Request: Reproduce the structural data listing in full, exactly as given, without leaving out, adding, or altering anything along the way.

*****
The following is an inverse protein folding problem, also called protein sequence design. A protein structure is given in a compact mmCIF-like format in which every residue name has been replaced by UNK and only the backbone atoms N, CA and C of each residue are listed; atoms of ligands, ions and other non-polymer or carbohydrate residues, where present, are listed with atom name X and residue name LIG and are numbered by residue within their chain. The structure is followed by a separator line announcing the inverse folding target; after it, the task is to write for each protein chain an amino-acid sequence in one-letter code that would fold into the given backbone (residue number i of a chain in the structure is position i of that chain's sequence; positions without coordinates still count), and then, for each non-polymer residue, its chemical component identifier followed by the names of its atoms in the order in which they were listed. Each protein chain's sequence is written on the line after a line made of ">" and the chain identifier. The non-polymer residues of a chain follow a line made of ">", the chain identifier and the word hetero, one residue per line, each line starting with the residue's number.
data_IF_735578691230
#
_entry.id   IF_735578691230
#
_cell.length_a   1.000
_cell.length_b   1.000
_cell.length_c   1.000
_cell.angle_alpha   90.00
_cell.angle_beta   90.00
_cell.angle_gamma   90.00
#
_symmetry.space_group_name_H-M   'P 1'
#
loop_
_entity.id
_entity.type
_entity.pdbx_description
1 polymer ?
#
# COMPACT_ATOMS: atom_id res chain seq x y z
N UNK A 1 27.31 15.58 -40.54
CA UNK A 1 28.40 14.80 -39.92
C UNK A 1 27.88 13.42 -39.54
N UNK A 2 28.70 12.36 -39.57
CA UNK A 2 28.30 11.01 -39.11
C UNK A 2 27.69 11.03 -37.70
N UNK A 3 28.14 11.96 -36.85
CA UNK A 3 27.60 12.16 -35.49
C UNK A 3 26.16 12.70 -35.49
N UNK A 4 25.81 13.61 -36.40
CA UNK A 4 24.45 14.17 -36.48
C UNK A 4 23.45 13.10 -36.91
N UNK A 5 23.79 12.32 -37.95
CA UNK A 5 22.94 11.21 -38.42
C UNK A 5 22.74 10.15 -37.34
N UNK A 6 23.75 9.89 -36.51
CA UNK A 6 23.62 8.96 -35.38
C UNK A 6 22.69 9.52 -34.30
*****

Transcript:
The following is an inverse protein folding problem, also called protein sequence design. A protein structure is given in a compact mmCIF-like format in which every residue name has been replaced by UNK and only the backbone atoms N, CA and C of each residue are listed; atoms of ligands, ions and other non-polymer or carbohydrate residues, where present, are listed with atom name X and residue name LIG and are numbered by residue within their chain. The structure is followed by a separator line announcing the inverse folding target; after it, the task is to write for each protein chain an amino-acid sequence in one-letter code that would fold into the given backbone (residue number i of a chain in the structure is position i of that chain's sequence; positions without coordinates still count), and then, for each non-polymer residue, its chemical component identifier followed by the names of its atoms in the order in which they were listed. Each protein chain's sequence is written on the line after a line made of ">" and the chain identifier. The non-polymer residues of a chain follow a line made of ">", the chain identifier and the word hetero, one residue per line, each line starting with the residue's number.
data_IF_735578691230
#
_entry.id   IF_735578691230
#
_cell.length_a   1.000
_cell.length_b   1.000
_cell.length_c   1.000
_cell.angle_alpha   90.00
_cell.angle_beta   90.00
_cell.angle_gamma   90.00
#
_symmetry.space_group_name_H-M   'P 1'
#
loop_
_entity.id
_entity.type
_entity.pdbx_description
1 polymer ?
#
# COMPACT_ATOMS: atom_id res chain seq x y z
N UNK A 1 27.31 15.58 -40.54
CA UNK A 1 28.40 14.80 -39.92
C UNK A 1 27.88 13.42 -39.54
N UNK A 2 28.70 12.36 -39.57
CA UNK A 2 28.30 11.01 -39.11
C UNK A 2 27.69 11.03 -37.70
N UNK A 3 28.14 11.96 -36.85
CA UNK A 3 27.60 12.16 -35.49
C UNK A 3 26.16 12.70 -35.49
N UNK A 4 25.81 13.61 -36.40
CA UNK A 4 24.45 14.17 -36.48
C UNK A 4 23.45 13.10 -36.91
N UNK A 5 23.79 12.32 -37.95
CA UNK A 5 22.94 11.21 -38.42
C UNK A 5 22.74 10.15 -37.34
N UNK A 6 23.75 9.89 -36.51
CA UNK A 6 23.62 8.96 -35.38
C UNK A 6 22.69 9.52 -34.30